Drones for People 


Richard Franklin Bishop


© Copyright 2016 by Richard Franklin  Bishop      

Photo of a single passanger drone.
To find out more about this one person drone Click Here...

Everybody has heard of Otto Lilienthal and his attempts to fly like a bird. His fame grew as he completed 2,000 glider flights between 1891 and 1896; where he died of a broken neck on the last flight that crashed.

And no less renowned were Orville and Wilbur Wright whose heavier-than-air and powered flying machine flew in controlled flight on December 17, 1903.

But, at the rate technology is now advancing, this puts them in back the “Stone Age” as far as mechanical (and now electronic) innovation goes.

The ultra-modern phase of flying has long been in effect; it has been already heavily researched and regulated by several governments. One aspect has been overlooked but not forgotten. That concept is where man is one-on-one with the flying machine that substitutes for the wings we can’t grow.

In the beginning (of the ultra-modern phase) there was the Rogallo Wing patented in 1948 by Francis and Gertrude Rogallo. This simple design was not lost on those Sportsmen and Sportswomen wanting to fly and Paragliders and Hang Gliders were born.

NASA jumped on the idea and funded experiments from 1961 to 1965 with the Parasev design as a possible emergency vehicle for use by Astronauts. The goal was controlled flight with heavier loads. In the evolution that took place in the 68 years from 1948 until the present, modifications were fabricated that added engines to provide powered flight. Now we were full circle with the Wright Brothers; but with the one-on-one concept now carved out of general aviation and more clearly focused.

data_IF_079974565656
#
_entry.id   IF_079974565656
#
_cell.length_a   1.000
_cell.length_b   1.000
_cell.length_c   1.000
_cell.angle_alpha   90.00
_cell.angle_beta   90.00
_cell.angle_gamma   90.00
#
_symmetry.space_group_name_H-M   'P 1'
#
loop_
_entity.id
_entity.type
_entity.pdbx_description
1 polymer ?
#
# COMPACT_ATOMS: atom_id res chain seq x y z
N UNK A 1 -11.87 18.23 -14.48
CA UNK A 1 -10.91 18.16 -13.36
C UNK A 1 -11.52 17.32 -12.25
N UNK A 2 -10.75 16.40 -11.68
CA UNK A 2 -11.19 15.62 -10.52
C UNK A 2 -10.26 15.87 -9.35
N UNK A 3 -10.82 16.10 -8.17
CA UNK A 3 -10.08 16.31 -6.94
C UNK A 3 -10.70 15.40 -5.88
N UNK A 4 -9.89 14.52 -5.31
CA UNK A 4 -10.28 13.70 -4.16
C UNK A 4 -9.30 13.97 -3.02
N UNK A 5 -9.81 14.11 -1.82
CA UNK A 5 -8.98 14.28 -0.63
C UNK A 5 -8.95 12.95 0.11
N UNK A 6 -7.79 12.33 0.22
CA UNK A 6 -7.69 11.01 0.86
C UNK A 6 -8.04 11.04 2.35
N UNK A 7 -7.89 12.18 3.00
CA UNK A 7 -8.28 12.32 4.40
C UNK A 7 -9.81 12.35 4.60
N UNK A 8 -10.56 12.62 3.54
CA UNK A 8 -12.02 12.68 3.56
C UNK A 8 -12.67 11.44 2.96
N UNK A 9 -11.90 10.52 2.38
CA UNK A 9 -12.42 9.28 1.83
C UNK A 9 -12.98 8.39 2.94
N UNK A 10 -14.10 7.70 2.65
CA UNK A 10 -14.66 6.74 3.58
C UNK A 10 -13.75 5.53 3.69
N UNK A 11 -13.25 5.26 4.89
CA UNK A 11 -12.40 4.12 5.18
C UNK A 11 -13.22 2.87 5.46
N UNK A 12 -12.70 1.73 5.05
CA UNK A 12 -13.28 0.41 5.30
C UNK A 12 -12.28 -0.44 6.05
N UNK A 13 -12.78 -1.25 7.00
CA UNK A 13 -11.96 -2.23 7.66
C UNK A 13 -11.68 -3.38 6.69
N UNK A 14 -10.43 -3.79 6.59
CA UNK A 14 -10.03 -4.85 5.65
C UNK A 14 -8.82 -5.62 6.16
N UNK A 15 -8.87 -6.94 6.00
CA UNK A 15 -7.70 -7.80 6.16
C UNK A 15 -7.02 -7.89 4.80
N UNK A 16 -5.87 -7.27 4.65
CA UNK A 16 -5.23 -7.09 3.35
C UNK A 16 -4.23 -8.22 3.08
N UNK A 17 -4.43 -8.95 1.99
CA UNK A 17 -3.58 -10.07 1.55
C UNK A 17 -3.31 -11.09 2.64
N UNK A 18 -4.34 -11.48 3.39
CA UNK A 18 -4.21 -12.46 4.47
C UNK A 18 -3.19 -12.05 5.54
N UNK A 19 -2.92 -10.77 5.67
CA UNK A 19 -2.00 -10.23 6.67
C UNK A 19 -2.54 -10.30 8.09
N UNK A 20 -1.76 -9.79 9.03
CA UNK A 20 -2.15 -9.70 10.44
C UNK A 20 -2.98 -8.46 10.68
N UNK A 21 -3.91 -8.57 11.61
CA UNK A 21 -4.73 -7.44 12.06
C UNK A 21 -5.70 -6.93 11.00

Kinnie Gibson and his Rocket Belt is probably the most famous solo innovator due to Television broadcasts. Since 1983, he has performed show flights with vertical take-offs and landings in 40 countries and in at least 6 US TV Series and stadium events like the Super Bowl. He and his limited duration Rocket Belt also appeared in at least one Movie of Agent 007, James Bond.

Yves Rossy’s Jet Wing Pack allows him to fly like a Jet Airplane. Since 2004, the Swiss adventurer has been performing flights that have interested many Military organizations (he always turns them down saying his device is for recreation only). The Jet Pack burns kerosene and his flying-suit is flame-proof. On 26 September 2008, Yves successfully flew across the English Channel from Calais, France to Dover, England in 9 minutes, 7 seconds. His speed reached 300 km/h (190 mph) during the crossing.

The next evolutionary step could be the advanced technology behind the design of commercial drones (UAVs - Unmanned Aerial Vehicles) and their stable platforms supported by 4 or 6 or 8 spinning propellers. They started out as small flying vehicles which could haul a camera and usually were operated remotely. Now, some are so tiny that they would fit in the palm of your hand. The Military was quick to develop myriad uses for Drones. Commercial interests are close behind and about to pass them up (with different goals, of course).